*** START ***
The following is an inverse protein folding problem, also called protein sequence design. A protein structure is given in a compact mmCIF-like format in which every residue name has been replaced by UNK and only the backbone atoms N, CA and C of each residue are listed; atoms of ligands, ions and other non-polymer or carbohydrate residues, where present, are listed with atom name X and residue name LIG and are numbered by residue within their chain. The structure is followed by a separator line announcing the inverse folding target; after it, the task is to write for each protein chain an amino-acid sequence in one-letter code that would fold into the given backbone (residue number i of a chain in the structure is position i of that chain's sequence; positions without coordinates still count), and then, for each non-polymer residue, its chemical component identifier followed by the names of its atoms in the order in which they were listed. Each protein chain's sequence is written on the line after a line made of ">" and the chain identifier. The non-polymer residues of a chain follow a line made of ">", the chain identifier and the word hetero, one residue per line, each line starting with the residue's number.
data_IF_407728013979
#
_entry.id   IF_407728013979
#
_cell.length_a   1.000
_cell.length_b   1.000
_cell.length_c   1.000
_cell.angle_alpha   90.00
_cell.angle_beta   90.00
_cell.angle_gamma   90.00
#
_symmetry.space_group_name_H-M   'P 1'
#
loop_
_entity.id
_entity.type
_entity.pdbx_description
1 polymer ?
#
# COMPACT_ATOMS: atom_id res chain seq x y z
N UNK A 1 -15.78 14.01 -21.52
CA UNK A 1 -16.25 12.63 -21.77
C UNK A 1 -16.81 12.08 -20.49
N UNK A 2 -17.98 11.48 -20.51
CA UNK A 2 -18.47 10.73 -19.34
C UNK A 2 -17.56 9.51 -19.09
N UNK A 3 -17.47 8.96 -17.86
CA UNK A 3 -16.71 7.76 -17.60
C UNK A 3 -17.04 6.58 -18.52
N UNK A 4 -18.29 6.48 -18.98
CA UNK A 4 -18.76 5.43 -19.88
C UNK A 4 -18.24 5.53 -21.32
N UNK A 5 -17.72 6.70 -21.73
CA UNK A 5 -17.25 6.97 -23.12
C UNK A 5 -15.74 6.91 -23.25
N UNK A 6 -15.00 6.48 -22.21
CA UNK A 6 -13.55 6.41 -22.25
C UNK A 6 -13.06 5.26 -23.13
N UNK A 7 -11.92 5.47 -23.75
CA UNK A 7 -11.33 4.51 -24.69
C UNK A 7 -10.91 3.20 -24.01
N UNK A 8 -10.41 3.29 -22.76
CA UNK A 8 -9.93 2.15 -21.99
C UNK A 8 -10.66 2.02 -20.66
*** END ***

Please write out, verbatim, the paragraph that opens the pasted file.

The following is an inverse protein folding problem, also called protein sequence design. A protein structure is given in a compact mmCIF-like format in which every residue name has been replaced by UNK and only the backbone atoms N, CA and C of each residue are listed; atoms of ligands, ions and other non-polymer or carbohydrate residues, where present, are listed with atom name X and residue name LIG and are numbered by residue within their chain. The structure is followed by a separator line announcing the inverse folding target; after it, the task is to write for each protein chain an amino-acid sequence in one-letter code that would fold into the given backbone (residue number i of a chain in the structure is position i of that chain's sequence; positions without coordinates still count), and then, for each non-polymer residue, its chemical component identifier followed by the names of its atoms in the order in which they were listed. Each protein chain's sequence is written on the line after a line made of ">" and the chain identifier. The non-polymer residues of a chain follow a line made of ">", the chain identifier and the word hetero, one residue per line, each line starting with the residue's number.